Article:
Just before summer recess, Emma contributed to a debate in the Commons about the prospect of cuts to housing benefit for vulnerable people living in specialist housing, including elderly people, disabled people and people with learning disabilities, ex-homeless people, former veterans, people with mental health problems, care leavers and those fleeing domestic violence.
Supported accommodation for all of these people could be at risk if the housing benefit cap, which comes into force for social housing from April 2018, also applies to supported accommodation. In the last autumn statement, the government announced plans to bring housing benefit for social tenants in line with the local housing allowance (LHA) private rates from 2018. This made the future for both tenants and providers even less certain.
The government has recently completed a review of supported housing, and we were expecting an announcement in July about plans to reform its funding after months of waiting for a response. Instead, the new work and pensions secretary, Damian Green, has said he will make an announcement in the early autumn leaving vulnerable people who rely on supported housing at risk of homelessness and the charities and support groups who provide the support further agonising uncertainty.
Although, the government delayed the introduction of the LHA cap by a year, it still looms over those working hard to help people to rebuild their lives, following a period of poor health, time in prison or sleeping rough, or other personal crises.
Once such charity is Emmaus, a homelessness charity with a difference which doesn’t just give people a bed for the night but offers a home, meaningful work and a sense of belonging. Emmaus is set to open a community in South Shields but if housing benefit for supported accommodation is capped nationally at LHA rates, it would lose over £3 million per year, threatening most of its communities with closure and preventing the opening of future sites like the one in South Shields despite it providing a tried and tested, lasting route out of homelessness. And it’s cost effective. It generates £6 million per year in savings to the state, through reductions in offending and the improved use of health services.
The fact that their future and the futures of similar projects are now in jeopardy underlines the urgency of the situation.
The National Housing Federation has estimated that the LHA cap alone will mean that 156,000 specialist homes will be forced to close, and that in addition to stopping 2,400 new homes being completed, a further 9,270 homes planned for construction have been cancelled.
So why is the Government even contemplating such an unscrupulous move? Well, this type of housing incurs higher maintenance costs and investment, because the support provided is tailored to the individual needs of vulnerable tenants. It caters to some of the most vulnerable and disadvantaged groups in society and allows them to live more independently. Although getting people back on their feet may be costly in the short term, it is much more cost effective to the Exchequer in the long-term.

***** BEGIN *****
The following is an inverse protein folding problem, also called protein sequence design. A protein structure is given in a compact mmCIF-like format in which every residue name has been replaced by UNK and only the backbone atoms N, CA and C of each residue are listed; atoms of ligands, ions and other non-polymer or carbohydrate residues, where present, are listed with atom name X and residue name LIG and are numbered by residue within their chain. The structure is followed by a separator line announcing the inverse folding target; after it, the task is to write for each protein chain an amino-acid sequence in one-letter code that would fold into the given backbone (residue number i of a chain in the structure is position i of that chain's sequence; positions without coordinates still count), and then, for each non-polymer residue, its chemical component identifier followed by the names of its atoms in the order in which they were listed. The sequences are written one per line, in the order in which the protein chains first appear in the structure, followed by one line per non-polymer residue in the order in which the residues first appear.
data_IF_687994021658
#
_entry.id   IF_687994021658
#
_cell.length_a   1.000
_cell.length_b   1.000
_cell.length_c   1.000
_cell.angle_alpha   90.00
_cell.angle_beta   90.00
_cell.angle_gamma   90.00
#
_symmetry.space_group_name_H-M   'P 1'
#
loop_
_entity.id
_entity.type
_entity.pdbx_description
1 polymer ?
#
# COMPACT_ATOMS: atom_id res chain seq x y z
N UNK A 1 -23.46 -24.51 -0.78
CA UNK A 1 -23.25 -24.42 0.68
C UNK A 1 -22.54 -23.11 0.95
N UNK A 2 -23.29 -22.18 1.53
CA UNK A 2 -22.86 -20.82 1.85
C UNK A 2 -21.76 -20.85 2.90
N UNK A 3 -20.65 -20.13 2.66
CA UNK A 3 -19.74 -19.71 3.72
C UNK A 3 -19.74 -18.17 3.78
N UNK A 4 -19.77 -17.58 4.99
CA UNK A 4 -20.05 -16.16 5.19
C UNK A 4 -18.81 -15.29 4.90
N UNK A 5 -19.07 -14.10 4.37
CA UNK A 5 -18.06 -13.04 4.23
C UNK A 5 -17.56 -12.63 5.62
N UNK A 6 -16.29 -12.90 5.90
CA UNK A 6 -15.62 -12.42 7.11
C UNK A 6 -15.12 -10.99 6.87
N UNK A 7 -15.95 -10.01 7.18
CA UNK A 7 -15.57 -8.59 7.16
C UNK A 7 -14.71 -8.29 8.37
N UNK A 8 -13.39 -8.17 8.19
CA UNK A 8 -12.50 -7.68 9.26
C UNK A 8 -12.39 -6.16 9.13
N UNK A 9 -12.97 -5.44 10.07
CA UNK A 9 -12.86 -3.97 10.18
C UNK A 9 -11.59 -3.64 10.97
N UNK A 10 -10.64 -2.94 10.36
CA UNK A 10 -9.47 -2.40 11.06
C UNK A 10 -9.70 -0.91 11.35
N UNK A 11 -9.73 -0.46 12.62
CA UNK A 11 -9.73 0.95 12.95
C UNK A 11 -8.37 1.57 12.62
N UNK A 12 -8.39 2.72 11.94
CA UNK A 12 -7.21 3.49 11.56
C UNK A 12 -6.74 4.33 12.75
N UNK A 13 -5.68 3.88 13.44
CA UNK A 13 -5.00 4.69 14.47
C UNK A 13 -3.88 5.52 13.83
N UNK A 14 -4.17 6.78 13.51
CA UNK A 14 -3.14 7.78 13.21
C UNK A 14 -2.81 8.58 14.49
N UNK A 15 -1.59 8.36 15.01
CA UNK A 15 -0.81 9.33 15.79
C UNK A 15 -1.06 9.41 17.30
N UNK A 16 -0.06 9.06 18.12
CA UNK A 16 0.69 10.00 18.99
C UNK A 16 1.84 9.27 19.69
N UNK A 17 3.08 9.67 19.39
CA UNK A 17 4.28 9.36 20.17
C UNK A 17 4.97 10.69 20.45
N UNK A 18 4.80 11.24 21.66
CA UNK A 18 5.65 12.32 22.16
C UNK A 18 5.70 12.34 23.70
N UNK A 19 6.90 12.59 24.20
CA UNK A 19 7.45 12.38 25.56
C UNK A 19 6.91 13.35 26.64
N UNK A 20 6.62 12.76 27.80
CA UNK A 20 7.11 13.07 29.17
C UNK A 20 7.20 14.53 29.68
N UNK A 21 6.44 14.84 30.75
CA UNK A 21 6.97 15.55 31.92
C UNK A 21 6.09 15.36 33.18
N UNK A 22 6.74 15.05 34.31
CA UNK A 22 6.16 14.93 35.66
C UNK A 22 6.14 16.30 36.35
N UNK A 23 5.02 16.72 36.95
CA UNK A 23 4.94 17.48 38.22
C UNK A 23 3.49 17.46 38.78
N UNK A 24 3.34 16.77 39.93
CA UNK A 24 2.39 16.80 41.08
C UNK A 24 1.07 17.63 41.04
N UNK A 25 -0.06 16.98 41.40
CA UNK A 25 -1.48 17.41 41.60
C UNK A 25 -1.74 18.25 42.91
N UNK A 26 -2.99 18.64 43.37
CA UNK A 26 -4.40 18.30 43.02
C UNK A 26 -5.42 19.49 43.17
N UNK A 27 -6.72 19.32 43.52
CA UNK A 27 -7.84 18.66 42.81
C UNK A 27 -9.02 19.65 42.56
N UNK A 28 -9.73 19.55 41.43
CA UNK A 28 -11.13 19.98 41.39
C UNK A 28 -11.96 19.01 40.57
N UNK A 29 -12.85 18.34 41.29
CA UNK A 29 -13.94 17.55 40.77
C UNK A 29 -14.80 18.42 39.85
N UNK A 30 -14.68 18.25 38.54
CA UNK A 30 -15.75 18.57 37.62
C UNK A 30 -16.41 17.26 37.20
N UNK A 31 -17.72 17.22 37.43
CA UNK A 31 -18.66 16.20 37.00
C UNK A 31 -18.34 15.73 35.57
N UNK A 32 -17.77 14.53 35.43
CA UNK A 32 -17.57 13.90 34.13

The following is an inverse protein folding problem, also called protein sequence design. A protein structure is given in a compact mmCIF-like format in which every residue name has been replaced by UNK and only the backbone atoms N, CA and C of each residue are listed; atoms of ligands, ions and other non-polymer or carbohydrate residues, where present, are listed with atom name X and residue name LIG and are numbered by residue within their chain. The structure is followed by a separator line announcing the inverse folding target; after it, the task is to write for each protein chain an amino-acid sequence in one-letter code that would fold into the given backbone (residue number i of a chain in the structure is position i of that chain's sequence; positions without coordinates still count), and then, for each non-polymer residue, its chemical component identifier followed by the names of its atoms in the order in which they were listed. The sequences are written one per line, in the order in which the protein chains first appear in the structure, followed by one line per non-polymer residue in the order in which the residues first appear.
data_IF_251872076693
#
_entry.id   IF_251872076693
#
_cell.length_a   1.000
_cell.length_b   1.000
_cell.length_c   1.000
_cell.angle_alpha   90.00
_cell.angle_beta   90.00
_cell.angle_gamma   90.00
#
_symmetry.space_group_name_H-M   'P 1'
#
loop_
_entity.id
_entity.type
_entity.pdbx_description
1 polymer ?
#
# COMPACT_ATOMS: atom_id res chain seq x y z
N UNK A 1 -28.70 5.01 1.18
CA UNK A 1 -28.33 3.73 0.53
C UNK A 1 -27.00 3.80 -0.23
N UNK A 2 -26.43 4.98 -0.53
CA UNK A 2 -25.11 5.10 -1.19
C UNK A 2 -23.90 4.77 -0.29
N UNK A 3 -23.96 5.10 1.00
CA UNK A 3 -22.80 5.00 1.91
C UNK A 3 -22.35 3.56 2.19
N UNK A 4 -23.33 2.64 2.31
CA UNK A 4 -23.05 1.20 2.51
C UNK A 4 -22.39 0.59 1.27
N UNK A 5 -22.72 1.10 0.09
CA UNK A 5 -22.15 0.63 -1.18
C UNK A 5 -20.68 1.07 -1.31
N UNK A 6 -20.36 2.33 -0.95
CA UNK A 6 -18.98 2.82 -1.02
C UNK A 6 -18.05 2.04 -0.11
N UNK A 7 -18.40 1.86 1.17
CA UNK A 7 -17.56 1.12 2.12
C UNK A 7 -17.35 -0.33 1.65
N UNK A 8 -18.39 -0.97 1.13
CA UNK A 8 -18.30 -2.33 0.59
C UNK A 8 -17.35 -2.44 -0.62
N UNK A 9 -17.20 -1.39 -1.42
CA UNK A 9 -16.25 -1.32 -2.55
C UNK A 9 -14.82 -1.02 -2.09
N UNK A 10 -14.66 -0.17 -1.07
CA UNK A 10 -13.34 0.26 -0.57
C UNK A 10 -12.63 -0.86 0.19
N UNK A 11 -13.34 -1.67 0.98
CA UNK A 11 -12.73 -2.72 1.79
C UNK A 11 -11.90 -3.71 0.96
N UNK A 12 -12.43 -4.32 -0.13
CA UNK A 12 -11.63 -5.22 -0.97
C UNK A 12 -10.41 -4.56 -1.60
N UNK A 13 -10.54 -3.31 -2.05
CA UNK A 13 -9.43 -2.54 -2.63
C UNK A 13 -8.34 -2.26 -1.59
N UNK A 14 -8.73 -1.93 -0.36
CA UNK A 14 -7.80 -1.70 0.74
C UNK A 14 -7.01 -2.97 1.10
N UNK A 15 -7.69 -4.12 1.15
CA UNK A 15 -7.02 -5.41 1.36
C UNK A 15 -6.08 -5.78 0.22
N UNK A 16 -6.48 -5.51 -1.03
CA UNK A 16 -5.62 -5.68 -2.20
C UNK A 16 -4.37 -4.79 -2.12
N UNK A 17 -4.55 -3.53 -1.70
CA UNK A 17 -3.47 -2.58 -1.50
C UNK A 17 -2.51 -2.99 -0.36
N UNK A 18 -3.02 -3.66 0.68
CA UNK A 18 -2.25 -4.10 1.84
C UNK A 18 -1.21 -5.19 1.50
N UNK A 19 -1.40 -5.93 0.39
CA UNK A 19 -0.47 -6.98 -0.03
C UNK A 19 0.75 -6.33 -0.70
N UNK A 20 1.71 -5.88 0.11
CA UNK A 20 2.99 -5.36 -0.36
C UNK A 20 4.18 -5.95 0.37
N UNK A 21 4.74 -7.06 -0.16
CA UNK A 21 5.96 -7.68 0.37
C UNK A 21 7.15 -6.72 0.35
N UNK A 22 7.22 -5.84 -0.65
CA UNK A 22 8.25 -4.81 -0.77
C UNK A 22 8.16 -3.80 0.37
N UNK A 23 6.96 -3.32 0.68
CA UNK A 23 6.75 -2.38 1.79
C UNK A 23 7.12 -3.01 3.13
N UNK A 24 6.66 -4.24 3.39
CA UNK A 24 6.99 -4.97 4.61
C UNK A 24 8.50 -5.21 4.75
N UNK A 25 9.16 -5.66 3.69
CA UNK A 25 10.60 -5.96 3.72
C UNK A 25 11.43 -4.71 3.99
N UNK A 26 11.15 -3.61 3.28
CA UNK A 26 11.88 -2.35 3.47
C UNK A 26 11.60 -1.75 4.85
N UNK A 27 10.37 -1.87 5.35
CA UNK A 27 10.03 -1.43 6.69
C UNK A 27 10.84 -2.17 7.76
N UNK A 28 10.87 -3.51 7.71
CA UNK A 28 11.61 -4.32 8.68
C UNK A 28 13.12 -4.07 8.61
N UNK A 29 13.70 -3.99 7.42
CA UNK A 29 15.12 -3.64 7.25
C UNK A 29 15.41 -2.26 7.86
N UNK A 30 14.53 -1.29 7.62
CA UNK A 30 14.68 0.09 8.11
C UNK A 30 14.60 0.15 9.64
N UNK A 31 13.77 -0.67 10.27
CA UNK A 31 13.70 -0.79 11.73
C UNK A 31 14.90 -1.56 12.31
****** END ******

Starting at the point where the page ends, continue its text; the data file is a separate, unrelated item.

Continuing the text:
If the cap applies to supported housing then tenants will simply have nowhere else to go. The LGA warned that the benefit cap and subsequent lost revenues would further exacerbate these problems, and that vulnerable tenants wouldn’t have enough money to cover the higher rental costs.
Councils would then be left scrambling to find tenants suitable accommodation and having to meet any shortfall in costs, at a time when care services and budgets are already under enormous strain.
You can read Emma’s speech in the debate here.
Speaking after the debate Emma said, “I am struggling to think of a worse policy decision by any government to inflict on the most vulnerable people in society: the elderly, the disabled and women and children seeking refuge from abuse and others who have found themselves in dire circumstances. We should be looking after them not turfing them out the street and then pulling the funding from the very charities that support the homeless. It’s immoral, cruel and senseless.
“In her inaugural speech, Theresa May talked about social justice and taking a lead in the ‘One Nation’ spirit heralded by her predecessor. But we know his government’s decisions no matter who is at the helm always make life harder for the poorest and most vulnerable in society and easier for the wealthiest.
“Mrs May now has an opportunity to show that her Conservative Government is not as heartless and remorseless as Cameron’s but if cuts to housing benefits for supported housing are made, thousands of people could be left destitute. I hope the delay in the Government’s announcement means they have listened to the public, to the healthcare providers, to the charities that know what the introduction of these callous measures would mean. I hope the Government sees that regressive policies such as this, punitive benefits sanctions and the bedroom tax only create more problems for our society and will cost the Government much more in the long run.”